[2] The evidence in this case is sharply conflicting on the questions of negligence and contributory negligence. As conflicts in the evidence are addressed to and settled by the trier of fact, we will confine our summary of the evidence to that which tends to support the findings and judgment and will disregard other contradictory evidence.

Highway 101 runs in a general northerly and southerly direction at the place of the accident. It was paved and four traffic lanes were marked on it, with a double line in its center, except at street intersections. The two easterly lanes were used by northbound vehicles and the two westerly lanes by southbound traffic. There was a row of cypress trees growing on the easterly side of the pavement. At the place of the accident the highway was intersected at right angles by an unimproved road. School or pedestrian crossings were marked across Highway 101 on the northerly and southerly sides of the intersection. There was a stop sign on the northerly side of the unimproved road which was probably about 2 feet easterly from the edge of the pavement.

Buntaro Matsuda owned a 1930 Model A Ford truck which his two sons were using on the morning of the accident to drive from their home about one-half mile easterly from Highway 101 to a Japanese language school situated westerly from the intersection. Toshi Matsuda was driving the truck westerly over the unimproved road. His younger brother was sitting on the seat beside him. He stopped the truck about 6 feet easterly from the stop sign and waited for a southbound car to clear the intersection. He looked to the south and saw the automobile owned by defendant Joe Luond and driven by defendant Lena Furrer approaching from the south and distant between 500 and 600 feet from him. This car was traveling in the traffic lane lying easterly of and next to the double line. He proceeded into the intersection at a speed of about five miles an hour. After he was on the pavement he again looked to the south and saw the defendants' car approaching in the same traffic lane at a speed which he estimated at fifty-five miles an hour and which was then distant 200 or more feet from him. Elsewhere in his testimony he estimated the speed of the defendants' car at between fifty-five and sixty miles an hour. His brother estimated its speed at between fifty and sixty miles an hour.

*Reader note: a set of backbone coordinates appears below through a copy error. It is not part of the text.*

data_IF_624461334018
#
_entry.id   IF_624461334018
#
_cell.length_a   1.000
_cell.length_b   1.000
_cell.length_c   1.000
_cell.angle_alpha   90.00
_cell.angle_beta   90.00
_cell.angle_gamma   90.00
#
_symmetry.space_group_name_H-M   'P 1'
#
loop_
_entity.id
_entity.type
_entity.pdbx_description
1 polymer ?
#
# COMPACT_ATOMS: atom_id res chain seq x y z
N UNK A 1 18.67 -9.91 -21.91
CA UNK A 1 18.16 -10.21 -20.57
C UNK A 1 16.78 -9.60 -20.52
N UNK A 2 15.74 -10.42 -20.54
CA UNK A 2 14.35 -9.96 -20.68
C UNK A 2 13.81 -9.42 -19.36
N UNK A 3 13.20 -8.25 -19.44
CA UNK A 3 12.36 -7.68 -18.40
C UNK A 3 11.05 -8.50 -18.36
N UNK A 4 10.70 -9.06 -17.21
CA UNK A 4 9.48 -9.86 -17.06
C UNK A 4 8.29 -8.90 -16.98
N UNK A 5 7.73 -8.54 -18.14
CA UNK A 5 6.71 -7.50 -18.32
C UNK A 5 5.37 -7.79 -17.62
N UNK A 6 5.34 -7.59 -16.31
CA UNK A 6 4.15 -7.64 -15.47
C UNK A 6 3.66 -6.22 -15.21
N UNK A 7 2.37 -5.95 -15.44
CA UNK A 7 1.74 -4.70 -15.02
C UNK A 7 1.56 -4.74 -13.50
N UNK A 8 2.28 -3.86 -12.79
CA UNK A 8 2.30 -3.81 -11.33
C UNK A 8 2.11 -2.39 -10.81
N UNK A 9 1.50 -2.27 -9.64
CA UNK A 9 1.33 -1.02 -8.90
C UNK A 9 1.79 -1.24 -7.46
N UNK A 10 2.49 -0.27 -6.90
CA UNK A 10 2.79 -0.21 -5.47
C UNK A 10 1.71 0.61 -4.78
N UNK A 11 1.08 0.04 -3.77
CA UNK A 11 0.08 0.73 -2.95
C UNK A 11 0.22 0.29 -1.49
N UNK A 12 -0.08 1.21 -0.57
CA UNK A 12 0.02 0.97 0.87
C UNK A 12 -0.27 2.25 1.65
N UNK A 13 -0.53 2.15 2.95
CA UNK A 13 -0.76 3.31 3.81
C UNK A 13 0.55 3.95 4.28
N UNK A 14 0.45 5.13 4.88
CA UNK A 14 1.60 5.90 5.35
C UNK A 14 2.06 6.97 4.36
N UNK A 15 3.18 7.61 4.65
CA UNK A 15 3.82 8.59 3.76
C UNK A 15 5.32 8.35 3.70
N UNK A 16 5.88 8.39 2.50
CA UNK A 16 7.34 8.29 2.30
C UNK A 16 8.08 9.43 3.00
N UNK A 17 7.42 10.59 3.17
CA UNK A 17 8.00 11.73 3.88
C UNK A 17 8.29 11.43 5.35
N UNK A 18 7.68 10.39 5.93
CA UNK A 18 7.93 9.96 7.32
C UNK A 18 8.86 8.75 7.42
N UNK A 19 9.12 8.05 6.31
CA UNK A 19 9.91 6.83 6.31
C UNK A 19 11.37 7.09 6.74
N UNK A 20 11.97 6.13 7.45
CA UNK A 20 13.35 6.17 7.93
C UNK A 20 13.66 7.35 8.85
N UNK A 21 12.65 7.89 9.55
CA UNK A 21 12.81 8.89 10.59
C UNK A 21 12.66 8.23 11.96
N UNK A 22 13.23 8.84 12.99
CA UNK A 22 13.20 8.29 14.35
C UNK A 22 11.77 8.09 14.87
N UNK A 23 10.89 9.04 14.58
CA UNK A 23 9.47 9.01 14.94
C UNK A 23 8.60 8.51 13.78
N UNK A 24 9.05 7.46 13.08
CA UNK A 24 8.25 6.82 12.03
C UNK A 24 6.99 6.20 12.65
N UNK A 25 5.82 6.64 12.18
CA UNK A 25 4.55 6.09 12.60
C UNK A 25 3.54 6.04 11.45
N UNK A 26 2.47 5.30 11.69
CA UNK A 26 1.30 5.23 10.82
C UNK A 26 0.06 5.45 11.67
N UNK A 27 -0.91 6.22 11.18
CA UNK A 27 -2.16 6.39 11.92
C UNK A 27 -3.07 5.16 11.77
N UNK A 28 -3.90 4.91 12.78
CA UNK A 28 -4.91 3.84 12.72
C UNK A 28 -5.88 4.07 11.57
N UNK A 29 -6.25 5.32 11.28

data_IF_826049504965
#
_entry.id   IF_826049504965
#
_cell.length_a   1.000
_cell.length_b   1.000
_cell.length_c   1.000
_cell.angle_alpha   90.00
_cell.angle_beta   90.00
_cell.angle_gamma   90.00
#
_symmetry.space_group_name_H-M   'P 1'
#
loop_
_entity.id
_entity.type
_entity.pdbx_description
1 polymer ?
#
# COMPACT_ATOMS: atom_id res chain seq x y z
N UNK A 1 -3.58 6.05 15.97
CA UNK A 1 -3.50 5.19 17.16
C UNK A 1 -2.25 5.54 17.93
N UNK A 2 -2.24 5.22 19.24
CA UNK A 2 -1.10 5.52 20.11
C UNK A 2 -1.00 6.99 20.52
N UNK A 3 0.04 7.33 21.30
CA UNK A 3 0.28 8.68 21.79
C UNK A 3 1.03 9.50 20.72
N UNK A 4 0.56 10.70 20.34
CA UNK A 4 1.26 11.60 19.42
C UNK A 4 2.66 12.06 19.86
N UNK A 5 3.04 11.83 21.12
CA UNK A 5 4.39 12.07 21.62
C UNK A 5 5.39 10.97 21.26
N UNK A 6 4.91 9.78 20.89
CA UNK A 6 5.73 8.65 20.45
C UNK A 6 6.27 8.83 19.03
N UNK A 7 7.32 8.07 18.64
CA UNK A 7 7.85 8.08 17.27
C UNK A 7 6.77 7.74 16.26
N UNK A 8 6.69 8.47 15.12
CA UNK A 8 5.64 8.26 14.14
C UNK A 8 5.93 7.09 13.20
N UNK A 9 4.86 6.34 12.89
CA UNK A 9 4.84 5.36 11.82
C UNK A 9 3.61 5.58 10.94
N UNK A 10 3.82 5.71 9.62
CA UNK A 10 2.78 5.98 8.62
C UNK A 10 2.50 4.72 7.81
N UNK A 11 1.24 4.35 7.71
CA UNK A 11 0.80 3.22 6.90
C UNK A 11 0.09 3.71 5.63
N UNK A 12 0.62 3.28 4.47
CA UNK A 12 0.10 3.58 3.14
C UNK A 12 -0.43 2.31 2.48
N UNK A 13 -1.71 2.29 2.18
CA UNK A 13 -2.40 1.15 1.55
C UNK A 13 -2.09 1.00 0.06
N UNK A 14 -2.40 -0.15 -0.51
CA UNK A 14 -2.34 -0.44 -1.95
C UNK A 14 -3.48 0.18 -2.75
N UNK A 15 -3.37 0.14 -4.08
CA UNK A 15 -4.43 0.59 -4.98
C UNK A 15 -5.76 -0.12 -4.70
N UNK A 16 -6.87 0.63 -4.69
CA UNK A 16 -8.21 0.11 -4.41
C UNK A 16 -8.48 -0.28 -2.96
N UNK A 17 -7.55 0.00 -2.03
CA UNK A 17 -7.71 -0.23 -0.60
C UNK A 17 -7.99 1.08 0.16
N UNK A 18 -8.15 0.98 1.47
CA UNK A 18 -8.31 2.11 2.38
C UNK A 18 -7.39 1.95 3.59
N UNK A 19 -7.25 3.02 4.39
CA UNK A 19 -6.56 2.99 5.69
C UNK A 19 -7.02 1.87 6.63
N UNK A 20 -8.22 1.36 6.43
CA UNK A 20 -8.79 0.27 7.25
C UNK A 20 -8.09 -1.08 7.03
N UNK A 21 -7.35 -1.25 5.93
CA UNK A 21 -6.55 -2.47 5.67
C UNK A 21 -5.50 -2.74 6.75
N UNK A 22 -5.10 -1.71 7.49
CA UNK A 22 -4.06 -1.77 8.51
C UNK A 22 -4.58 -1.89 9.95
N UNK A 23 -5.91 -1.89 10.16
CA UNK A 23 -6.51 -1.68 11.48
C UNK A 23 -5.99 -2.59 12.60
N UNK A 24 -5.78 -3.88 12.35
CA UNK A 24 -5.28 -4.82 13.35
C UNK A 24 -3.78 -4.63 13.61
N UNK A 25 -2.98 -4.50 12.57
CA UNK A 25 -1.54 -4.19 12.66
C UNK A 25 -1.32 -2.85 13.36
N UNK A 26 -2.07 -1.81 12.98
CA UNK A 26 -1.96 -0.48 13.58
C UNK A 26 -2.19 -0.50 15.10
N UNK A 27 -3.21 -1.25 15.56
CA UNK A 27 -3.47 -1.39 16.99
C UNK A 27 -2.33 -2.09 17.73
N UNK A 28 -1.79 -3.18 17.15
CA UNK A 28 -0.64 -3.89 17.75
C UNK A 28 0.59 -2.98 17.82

The two vehicles came together at about the point of the intersection of the double center line of the pavement with the center line of the northerly pedestrian crossing. The right [52 Cal. App. 2d 458] front of defendants' automobile struck the left side of the truck at about the front edge of the door of the cab. At the time of the impact the front wheels of the truck were on the westerly side of the double center line of the pavement. The force of the impact turned the truck completely around and tipped it over on its side so that when it came to rest it was facing east. The wheels of defendants' car left tire marks on the pavement for a distance of 72 feet from the point of impact. These tire marks show that Mrs. Furrer turned the car rather sharply to her left just before the impact so that her left front wheel was either on, or westerly of, the double center line when the vehicles collided. The two youths were seriously injured. The award to Buntaro Matsuda was for damages to his truck and expenses resulting from the injuries to his sons.

Defendants argue that there was no evidence of negligence on the part of Mrs. Furrer that was a proximate cause of the accident. This argument is based on her testimony that she was driving at a speed of not more than forty-five miles an hour; that the two boys appeared suddenly on the road in front of her, too close for her to avoid the collision, and on the assumption that the only evidence contradicting her testimony as to her speed was the evidence of her statement to witnesses, which she denied making, that her speed was fifty miles an hour. This assumption completely overlooks the testimony of Toshi and Satoshi Matsuda on this question which we have already outlined. This evidence was before the trial judge and he was privileged to accept it as true. Therefore, he could have concluded that just before the collision Mrs. Furrer was driving over fifty miles, and as much as sixty miles an hour.